"The Lord isn’t really being slow about his promise, as some people think. No, he is being patient for your sake. He does not want anyone to be destroyed, but wants everyone to repent" (2 Peter 3:9).

C – Cast your love upon the one gone away.

  • When I married a non-Christian, my relatives conveyed their displeasure. One aunt, despite her feelings, came to my wedding. She brought her family and her love.
  • My dad agreed to perform the ceremony. Love came through to my heart!
  • Keep those invitations to family and church events sent!

You may never see your beloved live for God. I surrendered to the Lord in my forties.

Relinquish your desire into God’s capable hands. He is the Shepherd who leaves His flock to seek the one who is lost.

Will you trust God to bring your prodigal back to himself?

Sharon Paavola's passion to release people from their past, depression and pain so they can move on to hope, freedom and living in the present drives her to speak, write and encourage whenever possible. She and her husband Eric live in the San Diego, California, area. They have three grown children and a newborn grandson. Sharon blogs about life and book reviews on her website.

Graphic adapted: Image courtesy of Antranias,


How to Pray for Your Prodigal Child

Meet Janet Thompson: Janet's “Dear God” series of books are helpful and encouraging to women with many issues, but I asked her to write on the Prodigal today because I know it is dear to her heart and she can encourage others to UPGRADE their prayers.

“Are you wondering if you have a prodigal?,” Janet said. “Here’s my definition: ‘A child who is breaking the heart of his or her parents and the heart of God.’”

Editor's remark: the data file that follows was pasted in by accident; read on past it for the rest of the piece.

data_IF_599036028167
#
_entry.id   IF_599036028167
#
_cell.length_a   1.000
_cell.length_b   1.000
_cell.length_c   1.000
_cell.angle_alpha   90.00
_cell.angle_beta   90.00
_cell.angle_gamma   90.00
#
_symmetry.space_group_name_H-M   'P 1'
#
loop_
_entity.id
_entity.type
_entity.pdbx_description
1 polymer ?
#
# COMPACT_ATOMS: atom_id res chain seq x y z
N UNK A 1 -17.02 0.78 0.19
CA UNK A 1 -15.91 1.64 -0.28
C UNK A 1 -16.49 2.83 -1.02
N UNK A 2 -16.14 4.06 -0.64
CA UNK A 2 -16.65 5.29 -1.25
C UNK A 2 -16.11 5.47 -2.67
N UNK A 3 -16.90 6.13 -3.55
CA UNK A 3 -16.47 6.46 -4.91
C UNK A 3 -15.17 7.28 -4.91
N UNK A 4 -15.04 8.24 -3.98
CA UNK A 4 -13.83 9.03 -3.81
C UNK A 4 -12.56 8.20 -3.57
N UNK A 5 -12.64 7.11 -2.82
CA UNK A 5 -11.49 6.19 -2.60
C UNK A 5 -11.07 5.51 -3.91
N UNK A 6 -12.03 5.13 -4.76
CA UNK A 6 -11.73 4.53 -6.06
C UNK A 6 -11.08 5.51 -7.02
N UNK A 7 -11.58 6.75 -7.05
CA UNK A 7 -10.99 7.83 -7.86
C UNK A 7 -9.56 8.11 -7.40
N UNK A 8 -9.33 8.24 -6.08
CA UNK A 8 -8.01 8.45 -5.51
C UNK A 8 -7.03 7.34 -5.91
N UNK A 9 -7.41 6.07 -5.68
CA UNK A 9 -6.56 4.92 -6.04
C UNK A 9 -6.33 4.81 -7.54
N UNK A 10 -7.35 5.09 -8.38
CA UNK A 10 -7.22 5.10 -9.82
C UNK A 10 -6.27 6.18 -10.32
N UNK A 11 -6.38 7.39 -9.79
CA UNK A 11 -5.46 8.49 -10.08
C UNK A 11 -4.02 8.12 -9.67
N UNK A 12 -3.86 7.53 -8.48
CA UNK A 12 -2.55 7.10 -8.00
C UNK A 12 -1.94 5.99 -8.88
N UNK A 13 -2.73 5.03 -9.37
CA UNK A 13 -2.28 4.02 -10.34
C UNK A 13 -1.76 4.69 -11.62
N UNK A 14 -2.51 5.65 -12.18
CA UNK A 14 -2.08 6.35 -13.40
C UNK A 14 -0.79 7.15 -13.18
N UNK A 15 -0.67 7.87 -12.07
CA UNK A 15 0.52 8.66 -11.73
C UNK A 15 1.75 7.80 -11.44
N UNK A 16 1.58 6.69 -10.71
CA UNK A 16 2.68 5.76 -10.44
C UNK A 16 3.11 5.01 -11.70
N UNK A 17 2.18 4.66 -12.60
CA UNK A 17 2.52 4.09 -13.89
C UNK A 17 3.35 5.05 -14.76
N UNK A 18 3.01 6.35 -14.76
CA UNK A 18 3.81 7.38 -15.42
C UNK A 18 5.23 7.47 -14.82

Janet’s testimony and tips are positive and helpful:

I was a prodigal who raised a prodigal. I modeled worldly ways to my daughter, Kim, and she wanted to be just like me. When she was eighteen, I rededicated my life to Christ—I thought my daughter would follow after me. But she wanted nothing to do with this new “weird” mom.

When she announced she was going to live with her boyfriend when she left for college, I was heartbroken. I tried every way I could think of to dissuade her, but no amount of talking, pleading, or cajoling convinced her to change her mind.

Sobbing and sinking to my knees as I watched the taillights of my beloved only daughter’s little blue car disappear down the street as she headed off to college, I cried out to God: “Where did I go wrong?” “What can I do?” “Is it too late?”

Answers came in a devotional book which contained prayers in the form of paraphrased Scripture and a place to journal. Here are examples of verses I prayed for Kim, but you can take any verse in the Bible and personalize it because the Bible is your Guide for life. Make it personal and applicable:

Evening and morning and at noon I commit to pray and cry aloud for my daughter Kim. And You, Lord, shall hear my voice. (Psalm 55:17 NKJV)

I pray that my daughter Kim will know the truth and the truth will set him/her free. (John 8:32 NIV)

I started praying Scriptures for Kim:

Daily—I didn’t miss a day praying for her because I couldn’t stand the thought of her not being with me in heaven.

Biblically—Praying God’s Word back to Him kept me praying His will and not just my own will. I journaled my will.

Expectantly—with confidence that God would answer and act and in anticipation of how He would bring her back.

Persistently—I didn’t let myself become discouraged, even when I didn’t see any change in her and it seemed she moved further into the sinful lifestyle. I heard God’s still small voice that He wanted her back more than I did. So I kept on praying.

Sacrificially—I often fasted while praying.

Unceasingly—I never gave up, knowing my job as a praying parent was never finished.

Thankfully—always praising God for His answers to prayer even when they were different than I expected.

After five years of praying biblically, expectantly, persistently, sacrificially, unceasingly, and thankfully, my daughter started the long journey back to God and to me.

This past Mother’s Day, my "former prodigal" daughter Kim and I shared our story and our testimony of God’s faithfulness and grace at the Journey Churches Mother's Day Tea. (See photo, above).

Do you have a prodigal child?

Leave a comment if you'd like Janet and I (Dawn) to pray for you and your child.

Janet Thompson is a speaker and author of 17 books including “Praying for Your Prodigal Daughter: Hope, Help, & Encouragement for Hurting Parents” and her latest in a “Dear God series, Dear God, He’s Home! A Woman’s Guide to Her Stay-at-Home Man. Visit Janet at